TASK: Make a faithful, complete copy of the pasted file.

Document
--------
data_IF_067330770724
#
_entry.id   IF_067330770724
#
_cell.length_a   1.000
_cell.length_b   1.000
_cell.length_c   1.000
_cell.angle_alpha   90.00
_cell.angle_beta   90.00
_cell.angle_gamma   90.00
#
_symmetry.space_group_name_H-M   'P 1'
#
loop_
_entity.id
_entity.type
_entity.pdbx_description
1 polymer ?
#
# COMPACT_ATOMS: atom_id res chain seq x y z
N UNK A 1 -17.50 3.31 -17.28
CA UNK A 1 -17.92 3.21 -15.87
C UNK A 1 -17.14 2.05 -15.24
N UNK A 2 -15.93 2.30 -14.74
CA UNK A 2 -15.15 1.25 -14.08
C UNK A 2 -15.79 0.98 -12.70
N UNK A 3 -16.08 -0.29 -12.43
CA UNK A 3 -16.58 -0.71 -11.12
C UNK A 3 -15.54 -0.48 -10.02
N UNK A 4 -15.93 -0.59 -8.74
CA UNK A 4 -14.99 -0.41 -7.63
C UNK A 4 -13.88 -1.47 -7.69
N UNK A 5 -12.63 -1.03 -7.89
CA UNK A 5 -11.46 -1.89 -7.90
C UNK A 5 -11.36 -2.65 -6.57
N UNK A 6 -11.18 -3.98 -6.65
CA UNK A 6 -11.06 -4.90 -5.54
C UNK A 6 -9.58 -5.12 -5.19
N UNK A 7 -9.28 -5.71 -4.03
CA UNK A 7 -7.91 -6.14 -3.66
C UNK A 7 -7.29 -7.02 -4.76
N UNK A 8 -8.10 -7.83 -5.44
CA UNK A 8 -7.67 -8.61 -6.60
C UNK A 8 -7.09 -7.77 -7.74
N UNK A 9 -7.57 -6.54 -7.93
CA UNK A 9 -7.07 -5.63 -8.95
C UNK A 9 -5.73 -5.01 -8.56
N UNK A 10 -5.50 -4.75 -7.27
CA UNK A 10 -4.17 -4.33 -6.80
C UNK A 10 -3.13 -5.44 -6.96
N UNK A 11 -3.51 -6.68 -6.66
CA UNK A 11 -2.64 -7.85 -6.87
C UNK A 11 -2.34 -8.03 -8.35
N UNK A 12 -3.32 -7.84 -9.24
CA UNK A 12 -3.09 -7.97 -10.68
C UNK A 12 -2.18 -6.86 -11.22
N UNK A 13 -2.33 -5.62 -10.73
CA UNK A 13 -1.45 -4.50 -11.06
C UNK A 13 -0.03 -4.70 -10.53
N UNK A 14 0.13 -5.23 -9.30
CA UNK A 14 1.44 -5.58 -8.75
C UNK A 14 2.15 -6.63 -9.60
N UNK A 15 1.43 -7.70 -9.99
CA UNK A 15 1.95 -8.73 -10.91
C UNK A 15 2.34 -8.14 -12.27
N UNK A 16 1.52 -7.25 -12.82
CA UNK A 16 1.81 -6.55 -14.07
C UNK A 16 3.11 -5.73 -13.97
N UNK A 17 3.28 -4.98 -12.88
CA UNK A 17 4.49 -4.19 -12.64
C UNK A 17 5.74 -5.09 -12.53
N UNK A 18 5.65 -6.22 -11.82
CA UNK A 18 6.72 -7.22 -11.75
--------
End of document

data_IF_067330770724
#
_entry.id   IF_067330770724
#
_cell.length_a   1.000
_cell.length_b   1.000
_cell.length_c   1.000
_cell.angle_alpha   90.00
_cell.angle_beta   90.00
_cell.angle_gamma   90.00
#
_symmetry.space_group_name_H-M   'P 1'
#
loop_
_entity.id
_entity.type
_entity.pdbx_description
1 polymer ?
#
# COMPACT_ATOMS: atom_id res chain seq x y z
N UNK A 1 -17.50 3.31 -17.28
CA UNK A 1 -17.92 3.21 -15.87
C UNK A 1 -17.14 2.05 -15.24
N UNK A 2 -15.93 2.30 -14.74
CA UNK A 2 -15.15 1.25 -14.08
C UNK A 2 -15.79 0.98 -12.70
N UNK A 3 -16.08 -0.29 -12.43
CA UNK A 3 -16.58 -0.71 -11.12
C UNK A 3 -15.54 -0.48 -10.02
N UNK A 4 -15.93 -0.59 -8.74
CA UNK A 4 -14.99 -0.41 -7.63
C UNK A 4 -13.88 -1.47 -7.69
N UNK A 5 -12.63 -1.03 -7.89
CA UNK A 5 -11.46 -1.89 -7.90
C UNK A 5 -11.36 -2.65 -6.57
N UNK A 6 -11.18 -3.98 -6.65
CA UNK A 6 -11.06 -4.90 -5.54
C UNK A 6 -9.58 -5.12 -5.19
N UNK A 7 -9.28 -5.71 -4.03
CA UNK A 7 -7.91 -6.14 -3.66
C UNK A 7 -7.29 -7.02 -4.76
N UNK A 8 -8.10 -7.83 -5.44
CA UNK A 8 -7.67 -8.61 -6.60
C UNK A 8 -7.09 -7.77 -7.74
N UNK A 9 -7.57 -6.54 -7.93
CA UNK A 9 -7.07 -5.63 -8.95
C UNK A 9 -5.73 -5.01 -8.56
N UNK A 10 -5.50 -4.75 -7.27
CA UNK A 10 -4.17 -4.33 -6.80
C UNK A 10 -3.13 -5.44 -6.96
N UNK A 11 -3.51 -6.68 -6.66
CA UNK A 11 -2.64 -7.85 -6.87
C UNK A 11 -2.34 -8.03 -8.35
N UNK A 12 -3.32 -7.84 -9.24
CA UNK A 12 -3.09 -7.97 -10.68
C UNK A 12 -2.18 -6.86 -11.22
N UNK A 13 -2.33 -5.62 -10.73
CA UNK A 13 -1.45 -4.50 -11.06
C UNK A 13 -0.03 -4.70 -10.53
N UNK A 14 0.13 -5.23 -9.30
CA UNK A 14 1.44 -5.58 -8.75
C UNK A 14 2.15 -6.63 -9.60
N UNK A 15 1.43 -7.70 -9.99
CA UNK A 15 1.95 -8.73 -10.91
C UNK A 15 2.34 -8.14 -12.27
N UNK A 16 1.52 -7.25 -12.82
CA UNK A 16 1.81 -6.55 -14.07
C UNK A 16 3.11 -5.73 -13.97
N UNK A 17 3.28 -4.98 -12.88
CA UNK A 17 4.49 -4.19 -12.64
C UNK A 17 5.74 -5.09 -12.53
N UNK A 18 5.65 -6.22 -11.82
CA UNK A 18 6.72 -7.22 -11.75